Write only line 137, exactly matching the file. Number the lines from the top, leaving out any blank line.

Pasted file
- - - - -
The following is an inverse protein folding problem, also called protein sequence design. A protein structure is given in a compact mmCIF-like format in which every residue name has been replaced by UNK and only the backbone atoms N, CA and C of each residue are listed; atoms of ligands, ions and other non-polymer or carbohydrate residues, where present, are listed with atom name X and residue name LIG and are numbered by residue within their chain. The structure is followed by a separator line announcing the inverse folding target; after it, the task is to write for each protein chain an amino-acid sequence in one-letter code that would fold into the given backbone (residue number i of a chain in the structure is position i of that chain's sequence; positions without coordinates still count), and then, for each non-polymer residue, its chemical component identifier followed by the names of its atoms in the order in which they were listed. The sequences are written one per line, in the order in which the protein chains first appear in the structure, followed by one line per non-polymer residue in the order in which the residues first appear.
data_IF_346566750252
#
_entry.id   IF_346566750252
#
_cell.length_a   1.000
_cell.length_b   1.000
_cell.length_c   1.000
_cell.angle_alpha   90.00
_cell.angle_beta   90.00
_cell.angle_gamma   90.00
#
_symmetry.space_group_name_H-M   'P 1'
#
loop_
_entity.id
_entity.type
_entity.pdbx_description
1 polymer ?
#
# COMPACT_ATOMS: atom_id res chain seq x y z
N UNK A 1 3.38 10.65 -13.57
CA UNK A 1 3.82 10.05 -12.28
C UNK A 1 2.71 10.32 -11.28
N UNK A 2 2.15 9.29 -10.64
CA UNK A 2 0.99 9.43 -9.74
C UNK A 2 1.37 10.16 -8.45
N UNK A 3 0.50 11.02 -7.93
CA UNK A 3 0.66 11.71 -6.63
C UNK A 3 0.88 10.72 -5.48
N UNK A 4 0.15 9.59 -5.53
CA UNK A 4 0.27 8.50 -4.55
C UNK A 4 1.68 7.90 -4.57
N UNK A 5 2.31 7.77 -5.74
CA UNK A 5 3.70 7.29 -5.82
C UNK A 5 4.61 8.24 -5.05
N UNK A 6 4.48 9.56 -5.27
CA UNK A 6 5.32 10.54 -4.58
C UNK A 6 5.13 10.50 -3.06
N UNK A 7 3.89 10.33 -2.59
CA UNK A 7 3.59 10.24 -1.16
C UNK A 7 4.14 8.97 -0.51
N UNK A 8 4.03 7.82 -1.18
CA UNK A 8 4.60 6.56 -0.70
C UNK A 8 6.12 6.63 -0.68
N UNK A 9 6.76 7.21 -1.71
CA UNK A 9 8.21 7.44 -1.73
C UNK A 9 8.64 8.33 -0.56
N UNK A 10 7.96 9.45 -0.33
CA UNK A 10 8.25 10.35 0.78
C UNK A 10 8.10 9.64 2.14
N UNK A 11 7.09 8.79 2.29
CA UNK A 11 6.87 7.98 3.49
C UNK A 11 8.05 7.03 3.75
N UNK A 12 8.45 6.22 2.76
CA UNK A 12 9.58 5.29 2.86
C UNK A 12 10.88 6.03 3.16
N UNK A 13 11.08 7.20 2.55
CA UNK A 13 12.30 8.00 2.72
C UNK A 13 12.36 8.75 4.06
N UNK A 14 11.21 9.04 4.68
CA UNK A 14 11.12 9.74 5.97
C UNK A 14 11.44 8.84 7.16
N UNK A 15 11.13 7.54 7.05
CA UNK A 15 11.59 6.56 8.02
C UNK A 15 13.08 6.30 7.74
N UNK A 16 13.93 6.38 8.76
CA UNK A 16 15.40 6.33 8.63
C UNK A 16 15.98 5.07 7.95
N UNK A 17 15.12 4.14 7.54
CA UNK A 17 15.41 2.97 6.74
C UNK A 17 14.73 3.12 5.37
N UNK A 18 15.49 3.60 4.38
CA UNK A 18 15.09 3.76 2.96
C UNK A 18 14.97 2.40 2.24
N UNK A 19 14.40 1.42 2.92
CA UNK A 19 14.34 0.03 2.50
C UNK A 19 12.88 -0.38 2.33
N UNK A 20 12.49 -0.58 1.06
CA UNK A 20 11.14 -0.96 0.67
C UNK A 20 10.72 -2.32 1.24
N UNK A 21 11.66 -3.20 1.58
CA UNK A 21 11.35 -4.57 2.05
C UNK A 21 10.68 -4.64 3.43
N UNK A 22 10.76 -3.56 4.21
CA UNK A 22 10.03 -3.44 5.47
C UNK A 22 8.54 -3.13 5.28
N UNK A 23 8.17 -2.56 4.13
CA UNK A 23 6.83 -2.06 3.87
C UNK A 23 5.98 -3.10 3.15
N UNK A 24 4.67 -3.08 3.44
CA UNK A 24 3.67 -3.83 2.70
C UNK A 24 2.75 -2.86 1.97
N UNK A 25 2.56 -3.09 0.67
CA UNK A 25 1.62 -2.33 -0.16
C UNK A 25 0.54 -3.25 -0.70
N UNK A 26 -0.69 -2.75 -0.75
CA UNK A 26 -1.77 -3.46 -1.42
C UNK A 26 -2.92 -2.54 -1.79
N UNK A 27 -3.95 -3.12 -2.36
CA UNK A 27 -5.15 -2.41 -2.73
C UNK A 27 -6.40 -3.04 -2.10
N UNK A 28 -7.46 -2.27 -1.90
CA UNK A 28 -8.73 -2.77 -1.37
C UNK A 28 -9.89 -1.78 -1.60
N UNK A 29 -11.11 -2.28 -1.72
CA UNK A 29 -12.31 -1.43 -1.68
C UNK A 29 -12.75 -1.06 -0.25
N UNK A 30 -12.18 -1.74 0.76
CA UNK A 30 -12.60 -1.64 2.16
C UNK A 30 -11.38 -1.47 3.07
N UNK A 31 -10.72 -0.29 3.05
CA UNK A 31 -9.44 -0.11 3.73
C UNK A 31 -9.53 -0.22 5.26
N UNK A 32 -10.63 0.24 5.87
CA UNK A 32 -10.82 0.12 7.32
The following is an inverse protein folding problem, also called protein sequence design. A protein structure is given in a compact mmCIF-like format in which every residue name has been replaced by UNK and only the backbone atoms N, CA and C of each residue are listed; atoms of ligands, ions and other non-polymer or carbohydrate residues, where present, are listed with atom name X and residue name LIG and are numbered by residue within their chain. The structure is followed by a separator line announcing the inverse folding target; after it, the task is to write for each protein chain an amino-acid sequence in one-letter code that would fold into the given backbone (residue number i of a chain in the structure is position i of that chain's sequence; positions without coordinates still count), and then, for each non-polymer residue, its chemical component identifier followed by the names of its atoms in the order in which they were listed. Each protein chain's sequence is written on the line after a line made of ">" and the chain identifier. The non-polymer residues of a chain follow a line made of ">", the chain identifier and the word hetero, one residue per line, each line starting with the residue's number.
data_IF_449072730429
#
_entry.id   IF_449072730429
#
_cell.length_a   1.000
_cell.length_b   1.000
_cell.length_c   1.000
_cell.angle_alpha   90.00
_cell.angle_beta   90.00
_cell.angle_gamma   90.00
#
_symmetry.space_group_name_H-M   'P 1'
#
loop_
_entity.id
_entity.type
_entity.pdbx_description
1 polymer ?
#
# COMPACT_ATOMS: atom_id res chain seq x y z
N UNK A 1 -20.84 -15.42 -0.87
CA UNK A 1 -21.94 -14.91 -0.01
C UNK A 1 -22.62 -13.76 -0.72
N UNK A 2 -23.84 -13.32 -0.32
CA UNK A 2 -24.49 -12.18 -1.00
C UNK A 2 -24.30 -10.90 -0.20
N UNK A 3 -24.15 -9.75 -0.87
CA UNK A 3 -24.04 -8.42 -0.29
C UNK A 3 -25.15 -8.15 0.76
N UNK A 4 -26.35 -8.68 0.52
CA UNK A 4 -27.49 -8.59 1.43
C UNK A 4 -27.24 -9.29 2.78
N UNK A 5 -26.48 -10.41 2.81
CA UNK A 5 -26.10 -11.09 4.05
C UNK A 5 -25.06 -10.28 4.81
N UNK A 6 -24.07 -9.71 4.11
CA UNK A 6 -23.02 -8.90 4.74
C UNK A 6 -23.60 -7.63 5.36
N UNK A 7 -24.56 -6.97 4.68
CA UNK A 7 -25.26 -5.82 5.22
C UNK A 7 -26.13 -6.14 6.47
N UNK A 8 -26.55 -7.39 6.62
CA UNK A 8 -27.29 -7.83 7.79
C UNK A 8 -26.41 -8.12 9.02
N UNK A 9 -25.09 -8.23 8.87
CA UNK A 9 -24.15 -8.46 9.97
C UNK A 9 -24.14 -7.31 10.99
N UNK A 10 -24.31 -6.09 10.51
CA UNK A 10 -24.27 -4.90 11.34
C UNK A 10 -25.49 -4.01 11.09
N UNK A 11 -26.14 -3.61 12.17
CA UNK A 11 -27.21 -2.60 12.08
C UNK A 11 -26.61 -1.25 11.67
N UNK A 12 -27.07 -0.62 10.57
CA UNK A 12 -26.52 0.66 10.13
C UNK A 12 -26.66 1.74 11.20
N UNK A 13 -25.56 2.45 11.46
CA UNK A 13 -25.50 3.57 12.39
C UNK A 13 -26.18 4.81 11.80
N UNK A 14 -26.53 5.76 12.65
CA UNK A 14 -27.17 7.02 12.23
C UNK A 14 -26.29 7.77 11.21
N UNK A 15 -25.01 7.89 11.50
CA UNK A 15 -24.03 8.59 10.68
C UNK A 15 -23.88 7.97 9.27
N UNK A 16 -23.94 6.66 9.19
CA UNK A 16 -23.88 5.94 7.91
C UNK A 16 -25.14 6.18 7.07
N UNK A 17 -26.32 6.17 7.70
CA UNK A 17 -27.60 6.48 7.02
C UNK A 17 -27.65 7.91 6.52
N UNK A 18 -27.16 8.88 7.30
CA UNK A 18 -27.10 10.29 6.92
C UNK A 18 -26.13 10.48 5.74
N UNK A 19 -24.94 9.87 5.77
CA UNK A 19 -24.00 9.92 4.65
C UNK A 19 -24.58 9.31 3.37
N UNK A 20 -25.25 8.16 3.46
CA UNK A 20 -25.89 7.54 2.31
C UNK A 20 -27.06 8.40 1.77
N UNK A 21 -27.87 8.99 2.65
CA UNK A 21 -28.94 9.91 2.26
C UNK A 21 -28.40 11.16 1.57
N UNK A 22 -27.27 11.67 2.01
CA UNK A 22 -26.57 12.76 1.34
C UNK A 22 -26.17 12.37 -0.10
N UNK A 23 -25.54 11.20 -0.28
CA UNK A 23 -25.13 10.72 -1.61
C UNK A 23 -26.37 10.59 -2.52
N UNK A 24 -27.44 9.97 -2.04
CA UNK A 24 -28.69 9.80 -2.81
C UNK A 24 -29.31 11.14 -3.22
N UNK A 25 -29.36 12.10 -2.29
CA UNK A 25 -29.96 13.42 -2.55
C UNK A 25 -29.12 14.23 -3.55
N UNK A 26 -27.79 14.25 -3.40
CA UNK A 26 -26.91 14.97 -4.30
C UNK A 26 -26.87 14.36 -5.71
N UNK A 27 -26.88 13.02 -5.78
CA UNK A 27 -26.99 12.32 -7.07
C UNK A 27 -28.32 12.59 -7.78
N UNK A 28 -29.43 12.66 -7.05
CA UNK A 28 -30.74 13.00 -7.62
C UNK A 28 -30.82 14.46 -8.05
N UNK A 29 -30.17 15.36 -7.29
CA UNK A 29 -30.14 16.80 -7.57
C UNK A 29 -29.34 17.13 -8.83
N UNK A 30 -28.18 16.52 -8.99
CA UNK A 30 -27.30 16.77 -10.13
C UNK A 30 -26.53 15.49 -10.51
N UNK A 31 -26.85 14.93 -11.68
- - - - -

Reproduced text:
# COMPACT_ATOMS: atom_id res chain seq x y z